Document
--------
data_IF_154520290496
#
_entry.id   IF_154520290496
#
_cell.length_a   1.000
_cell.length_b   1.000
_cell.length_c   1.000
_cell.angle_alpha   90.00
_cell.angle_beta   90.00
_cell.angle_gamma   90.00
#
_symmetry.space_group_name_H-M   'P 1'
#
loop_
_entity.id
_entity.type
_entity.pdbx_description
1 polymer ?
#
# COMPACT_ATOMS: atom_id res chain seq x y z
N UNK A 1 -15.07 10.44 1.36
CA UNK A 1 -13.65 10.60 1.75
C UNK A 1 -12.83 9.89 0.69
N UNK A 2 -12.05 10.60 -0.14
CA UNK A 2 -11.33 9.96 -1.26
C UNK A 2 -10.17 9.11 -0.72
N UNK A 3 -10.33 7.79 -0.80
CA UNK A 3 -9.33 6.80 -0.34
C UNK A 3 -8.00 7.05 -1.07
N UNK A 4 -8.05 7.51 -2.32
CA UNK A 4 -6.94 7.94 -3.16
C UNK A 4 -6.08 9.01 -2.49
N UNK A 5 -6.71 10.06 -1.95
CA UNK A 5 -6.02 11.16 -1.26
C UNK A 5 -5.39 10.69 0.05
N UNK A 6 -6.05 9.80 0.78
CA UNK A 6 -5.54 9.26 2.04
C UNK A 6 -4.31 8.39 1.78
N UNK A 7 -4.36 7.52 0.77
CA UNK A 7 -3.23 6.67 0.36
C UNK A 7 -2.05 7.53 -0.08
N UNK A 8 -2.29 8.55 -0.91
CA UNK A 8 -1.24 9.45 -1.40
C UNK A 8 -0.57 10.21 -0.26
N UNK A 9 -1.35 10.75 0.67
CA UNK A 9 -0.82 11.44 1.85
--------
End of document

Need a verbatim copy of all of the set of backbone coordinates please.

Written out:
data_IF_154520290496
#
_entry.id   IF_154520290496
#
_cell.length_a   1.000
_cell.length_b   1.000
_cell.length_c   1.000
_cell.angle_alpha   90.00
_cell.angle_beta   90.00
_cell.angle_gamma   90.00
#
_symmetry.space_group_name_H-M   'P 1'
#
loop_
_entity.id
_entity.type
_entity.pdbx_description
1 polymer ?
#
# COMPACT_ATOMS: atom_id res chain seq x y z
N UNK A 1 -15.07 10.44 1.36
CA UNK A 1 -13.65 10.60 1.75
C UNK A 1 -12.83 9.89 0.69
N UNK A 2 -12.05 10.60 -0.14
CA UNK A 2 -11.33 9.96 -1.26
C UNK A 2 -10.17 9.11 -0.72
N UNK A 3 -10.33 7.79 -0.80
CA UNK A 3 -9.33 6.80 -0.34
C UNK A 3 -8.00 7.05 -1.07
N UNK A 4 -8.05 7.51 -2.32
CA UNK A 4 -6.94 7.94 -3.16
C UNK A 4 -6.08 9.01 -2.49
N UNK A 5 -6.71 10.06 -1.95
CA UNK A 5 -6.02 11.16 -1.26
C UNK A 5 -5.39 10.69 0.05
N UNK A 6 -6.05 9.80 0.78
CA UNK A 6 -5.54 9.26 2.04
C UNK A 6 -4.31 8.39 1.78
N UNK A 7 -4.36 7.52 0.77
CA UNK A 7 -3.23 6.67 0.36
C UNK A 7 -2.05 7.53 -0.08
N UNK A 8 -2.29 8.55 -0.91
CA UNK A 8 -1.24 9.45 -1.40
C UNK A 8 -0.57 10.21 -0.26
N UNK A 9 -1.35 10.75 0.67
CA UNK A 9 -0.82 11.44 1.85